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Topic: loop single sound on the WTV020-SD-16P (Read 1 time) previous topic - next topic


I have been playing around a bit with this sound module, both in standalone mode and using the-rebel-agent´s library.http://forum.arduino.cc/index.php?topic=117009.0

I am trying to figure out a way to retrigger the playback of a sound when it´s finished, to loop a single sound (I am aware it will not loop perfectly, I am mainly interested in just repeating the sound).
One way that works is using the asyncPlayVoice with a delay that corresponds to the sound length, but I was hoping to have a more general code that works with any sound without having to specify the length.
I tried using playVoice (which plays the sound to the end before moving on in the code) and then check the busyPin. When the playVoice has finished, I detect the pin to be low, but I am not able to retrigger any sound either using the asyncPlayVoice or the playVoice command. I also tried with reset first, but nothing happens. I added a serialcheck so I know that the code is checking the pinstate and detecting that it´s low.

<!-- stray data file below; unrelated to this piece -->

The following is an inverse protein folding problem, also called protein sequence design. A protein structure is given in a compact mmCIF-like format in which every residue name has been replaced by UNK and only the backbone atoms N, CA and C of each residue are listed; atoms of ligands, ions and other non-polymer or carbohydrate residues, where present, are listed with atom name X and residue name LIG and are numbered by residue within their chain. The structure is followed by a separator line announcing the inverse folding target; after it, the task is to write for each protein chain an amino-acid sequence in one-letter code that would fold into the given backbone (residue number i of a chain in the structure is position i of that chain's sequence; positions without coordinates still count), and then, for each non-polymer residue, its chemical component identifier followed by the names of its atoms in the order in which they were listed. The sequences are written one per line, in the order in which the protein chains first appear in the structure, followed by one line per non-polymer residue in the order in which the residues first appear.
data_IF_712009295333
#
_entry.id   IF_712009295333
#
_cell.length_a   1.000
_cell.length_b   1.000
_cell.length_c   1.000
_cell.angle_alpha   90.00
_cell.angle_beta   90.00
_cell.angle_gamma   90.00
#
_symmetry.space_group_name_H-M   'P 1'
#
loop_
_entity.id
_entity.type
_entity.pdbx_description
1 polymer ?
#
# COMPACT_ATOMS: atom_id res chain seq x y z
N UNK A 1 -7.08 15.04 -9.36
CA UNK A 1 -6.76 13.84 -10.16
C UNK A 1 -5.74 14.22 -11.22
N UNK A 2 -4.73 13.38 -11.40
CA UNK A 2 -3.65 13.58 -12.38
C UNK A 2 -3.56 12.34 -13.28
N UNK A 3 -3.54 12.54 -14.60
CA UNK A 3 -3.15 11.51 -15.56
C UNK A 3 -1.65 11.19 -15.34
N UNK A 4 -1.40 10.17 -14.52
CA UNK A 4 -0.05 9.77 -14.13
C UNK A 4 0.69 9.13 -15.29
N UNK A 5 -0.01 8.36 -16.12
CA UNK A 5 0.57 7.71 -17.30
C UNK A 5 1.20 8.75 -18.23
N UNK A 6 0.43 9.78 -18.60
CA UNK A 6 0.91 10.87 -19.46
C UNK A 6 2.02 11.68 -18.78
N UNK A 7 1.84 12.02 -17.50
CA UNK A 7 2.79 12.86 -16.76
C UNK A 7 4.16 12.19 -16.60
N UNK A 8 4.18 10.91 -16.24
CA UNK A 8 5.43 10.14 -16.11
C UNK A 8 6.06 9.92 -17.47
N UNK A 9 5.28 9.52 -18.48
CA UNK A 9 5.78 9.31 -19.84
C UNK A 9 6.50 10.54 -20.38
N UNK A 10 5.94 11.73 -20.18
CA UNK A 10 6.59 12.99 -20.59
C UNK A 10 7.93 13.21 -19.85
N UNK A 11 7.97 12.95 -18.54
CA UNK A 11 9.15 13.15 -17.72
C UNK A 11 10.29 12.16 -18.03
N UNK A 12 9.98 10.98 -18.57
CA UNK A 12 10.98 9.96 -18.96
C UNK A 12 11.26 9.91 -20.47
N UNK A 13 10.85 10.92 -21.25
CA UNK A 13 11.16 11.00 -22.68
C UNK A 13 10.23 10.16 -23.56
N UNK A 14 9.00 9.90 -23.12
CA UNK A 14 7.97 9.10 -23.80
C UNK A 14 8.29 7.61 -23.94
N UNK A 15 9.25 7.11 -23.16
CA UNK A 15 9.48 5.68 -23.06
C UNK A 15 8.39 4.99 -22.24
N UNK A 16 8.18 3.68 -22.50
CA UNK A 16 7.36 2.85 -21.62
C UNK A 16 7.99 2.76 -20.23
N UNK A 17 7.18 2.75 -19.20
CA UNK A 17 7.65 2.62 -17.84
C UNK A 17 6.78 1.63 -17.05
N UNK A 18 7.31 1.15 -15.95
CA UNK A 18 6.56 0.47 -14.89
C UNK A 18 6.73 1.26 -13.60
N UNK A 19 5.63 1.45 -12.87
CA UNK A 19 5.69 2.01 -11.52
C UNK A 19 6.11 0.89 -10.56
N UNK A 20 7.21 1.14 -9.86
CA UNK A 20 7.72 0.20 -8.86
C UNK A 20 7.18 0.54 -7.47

Also, is there any way of looping a single sound when using the module without arduino? I assume it´s only possible to use the next/prev control?


Jul 28, 2013, 02:24 am Last Edit: Jul 28, 2013, 03:15 am by jmknapp Reason: 1
I've been playing around with one of these devices too (WTV020-SD-mini) and find it requires a bit of reverse engineering to figure out how it works. It doesn't pay to follow the data sheets out there too closely. As you've noted, the "BUSY" signal appears to be active high rather than low as the data sheet would seem to imply. Also, it's not really a BUSY signal but rather just a bit that says when the device is out of "standby" (low-power drain) mode. When a file is played, the BUSY line stays high for about one second after the play stops:

The top trace is the voltage on one of the speaker pins, the bottom trace is BUSY. The time scale is 1 second per division. The line actually goes low when the device switches to standby. BTW, it draws about 2 ma in standby as opposed to maybe 100 ma average when playing a loud sound.

So when trying to loop a sound using BUSY as a trigger there will be at least a one second gap in between plays. But there's another quirk--if you try to send another play command immediately after BUSY going low, it will be ignored. I find by trial and error that you need to delay about 10 ms after BUSY goes low to successfully wake the chip up again with a play command.

So to summarize, to loop a sound:

-- send play command
-- wait for BUSY to go low
-- wait 10 ms
-- send play command, etc.



Sorry for be late, but I recall from the data sheet that there is a setup to loop a sound. Data sheet is not very helpful, but schematic is quite clear. Never tested it

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